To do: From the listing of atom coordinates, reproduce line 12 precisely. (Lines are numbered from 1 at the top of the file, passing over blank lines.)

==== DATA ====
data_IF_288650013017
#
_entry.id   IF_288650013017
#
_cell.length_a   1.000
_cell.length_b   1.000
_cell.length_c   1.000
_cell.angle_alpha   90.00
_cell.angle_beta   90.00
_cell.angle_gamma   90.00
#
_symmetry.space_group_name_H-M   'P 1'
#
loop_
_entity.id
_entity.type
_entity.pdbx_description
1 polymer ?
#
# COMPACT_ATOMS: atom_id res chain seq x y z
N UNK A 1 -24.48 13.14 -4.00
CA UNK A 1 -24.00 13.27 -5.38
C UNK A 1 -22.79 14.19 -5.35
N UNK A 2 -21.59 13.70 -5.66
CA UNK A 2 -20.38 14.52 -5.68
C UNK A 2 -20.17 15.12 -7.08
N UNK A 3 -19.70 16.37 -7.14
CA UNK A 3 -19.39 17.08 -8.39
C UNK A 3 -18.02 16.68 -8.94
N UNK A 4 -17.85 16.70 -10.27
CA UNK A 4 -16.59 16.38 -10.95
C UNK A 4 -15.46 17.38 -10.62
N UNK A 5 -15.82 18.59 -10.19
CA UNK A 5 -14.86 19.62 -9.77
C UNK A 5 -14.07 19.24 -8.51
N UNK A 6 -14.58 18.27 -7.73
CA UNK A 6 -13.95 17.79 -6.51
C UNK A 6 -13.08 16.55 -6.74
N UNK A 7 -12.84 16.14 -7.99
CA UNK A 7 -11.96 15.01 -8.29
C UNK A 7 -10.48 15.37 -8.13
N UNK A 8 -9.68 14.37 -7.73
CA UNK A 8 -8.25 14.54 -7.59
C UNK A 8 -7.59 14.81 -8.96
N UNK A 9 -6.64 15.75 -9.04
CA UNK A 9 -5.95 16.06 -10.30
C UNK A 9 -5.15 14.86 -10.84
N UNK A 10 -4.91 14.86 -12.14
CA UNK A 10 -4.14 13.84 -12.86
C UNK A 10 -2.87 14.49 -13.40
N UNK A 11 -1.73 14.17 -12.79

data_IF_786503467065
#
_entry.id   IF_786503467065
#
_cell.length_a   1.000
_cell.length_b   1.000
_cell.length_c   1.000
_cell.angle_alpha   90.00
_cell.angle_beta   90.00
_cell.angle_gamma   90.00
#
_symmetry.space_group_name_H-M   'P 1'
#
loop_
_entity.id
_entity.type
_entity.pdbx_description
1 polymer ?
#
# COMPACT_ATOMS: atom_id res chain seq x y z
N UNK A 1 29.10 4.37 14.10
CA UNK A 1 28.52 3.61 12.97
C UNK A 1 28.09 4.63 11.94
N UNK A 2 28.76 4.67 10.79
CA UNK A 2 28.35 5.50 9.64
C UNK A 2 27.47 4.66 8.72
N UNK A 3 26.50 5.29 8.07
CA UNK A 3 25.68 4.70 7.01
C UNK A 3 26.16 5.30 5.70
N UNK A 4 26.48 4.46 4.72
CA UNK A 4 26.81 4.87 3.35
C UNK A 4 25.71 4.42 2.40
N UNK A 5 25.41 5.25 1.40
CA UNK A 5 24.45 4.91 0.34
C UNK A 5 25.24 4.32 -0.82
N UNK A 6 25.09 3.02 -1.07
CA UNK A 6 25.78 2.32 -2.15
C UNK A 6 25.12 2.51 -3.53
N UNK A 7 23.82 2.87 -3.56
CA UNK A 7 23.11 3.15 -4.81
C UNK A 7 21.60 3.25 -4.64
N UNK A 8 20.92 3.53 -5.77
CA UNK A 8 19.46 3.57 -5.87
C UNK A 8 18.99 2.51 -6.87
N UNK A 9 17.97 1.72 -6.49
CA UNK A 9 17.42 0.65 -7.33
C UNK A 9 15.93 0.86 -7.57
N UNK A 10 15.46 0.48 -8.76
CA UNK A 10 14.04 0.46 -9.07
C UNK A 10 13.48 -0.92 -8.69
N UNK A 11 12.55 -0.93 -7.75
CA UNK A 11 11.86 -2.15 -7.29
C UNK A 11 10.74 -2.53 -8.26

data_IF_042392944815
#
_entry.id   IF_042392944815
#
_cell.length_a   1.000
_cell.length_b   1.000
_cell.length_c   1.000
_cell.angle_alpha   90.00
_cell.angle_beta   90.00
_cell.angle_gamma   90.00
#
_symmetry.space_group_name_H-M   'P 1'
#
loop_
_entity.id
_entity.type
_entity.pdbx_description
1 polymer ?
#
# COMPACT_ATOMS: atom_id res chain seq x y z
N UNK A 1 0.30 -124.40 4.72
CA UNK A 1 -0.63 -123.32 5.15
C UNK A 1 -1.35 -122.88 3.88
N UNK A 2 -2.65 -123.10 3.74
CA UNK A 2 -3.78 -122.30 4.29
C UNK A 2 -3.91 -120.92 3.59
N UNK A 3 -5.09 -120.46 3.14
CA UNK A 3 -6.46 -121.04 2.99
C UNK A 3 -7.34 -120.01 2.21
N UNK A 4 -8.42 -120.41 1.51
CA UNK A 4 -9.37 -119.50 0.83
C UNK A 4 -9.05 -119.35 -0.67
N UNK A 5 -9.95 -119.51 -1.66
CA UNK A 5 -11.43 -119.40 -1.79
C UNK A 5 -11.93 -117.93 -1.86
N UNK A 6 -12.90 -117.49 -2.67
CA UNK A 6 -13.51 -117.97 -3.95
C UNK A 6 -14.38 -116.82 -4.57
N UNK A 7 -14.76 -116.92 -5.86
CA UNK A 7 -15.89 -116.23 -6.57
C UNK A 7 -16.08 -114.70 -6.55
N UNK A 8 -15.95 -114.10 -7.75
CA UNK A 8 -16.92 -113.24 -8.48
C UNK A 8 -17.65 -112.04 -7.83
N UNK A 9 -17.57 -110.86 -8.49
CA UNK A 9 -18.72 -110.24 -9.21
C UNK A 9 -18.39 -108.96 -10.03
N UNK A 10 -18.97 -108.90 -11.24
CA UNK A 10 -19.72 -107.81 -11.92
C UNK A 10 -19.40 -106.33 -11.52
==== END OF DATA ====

_symmetry.space_group_name_H-M   'P 1'